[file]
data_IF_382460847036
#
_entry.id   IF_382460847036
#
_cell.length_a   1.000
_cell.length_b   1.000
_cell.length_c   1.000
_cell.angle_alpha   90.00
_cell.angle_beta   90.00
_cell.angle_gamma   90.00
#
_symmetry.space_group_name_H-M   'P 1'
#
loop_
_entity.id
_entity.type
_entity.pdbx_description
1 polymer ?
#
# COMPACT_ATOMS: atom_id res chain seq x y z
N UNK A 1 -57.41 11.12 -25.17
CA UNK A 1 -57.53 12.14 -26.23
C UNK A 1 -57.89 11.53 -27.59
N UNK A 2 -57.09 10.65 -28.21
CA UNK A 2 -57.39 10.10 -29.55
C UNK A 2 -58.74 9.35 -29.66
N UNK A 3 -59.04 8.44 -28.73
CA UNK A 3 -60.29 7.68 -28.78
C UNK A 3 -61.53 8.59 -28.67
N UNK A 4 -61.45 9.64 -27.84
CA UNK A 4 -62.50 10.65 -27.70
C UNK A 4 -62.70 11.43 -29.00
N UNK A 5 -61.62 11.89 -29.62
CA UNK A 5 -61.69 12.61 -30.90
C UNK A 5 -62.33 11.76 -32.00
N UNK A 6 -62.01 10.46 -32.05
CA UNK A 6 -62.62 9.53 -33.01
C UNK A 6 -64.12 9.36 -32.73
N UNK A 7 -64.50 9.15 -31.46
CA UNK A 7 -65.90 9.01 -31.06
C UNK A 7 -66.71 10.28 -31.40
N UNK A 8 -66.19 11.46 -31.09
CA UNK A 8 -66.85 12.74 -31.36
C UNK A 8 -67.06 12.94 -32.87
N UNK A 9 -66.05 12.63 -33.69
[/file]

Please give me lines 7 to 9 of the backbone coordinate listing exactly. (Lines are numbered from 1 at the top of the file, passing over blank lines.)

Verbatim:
_cell.length_c   1.000
_cell.angle_alpha   90.00
_cell.angle_beta   90.00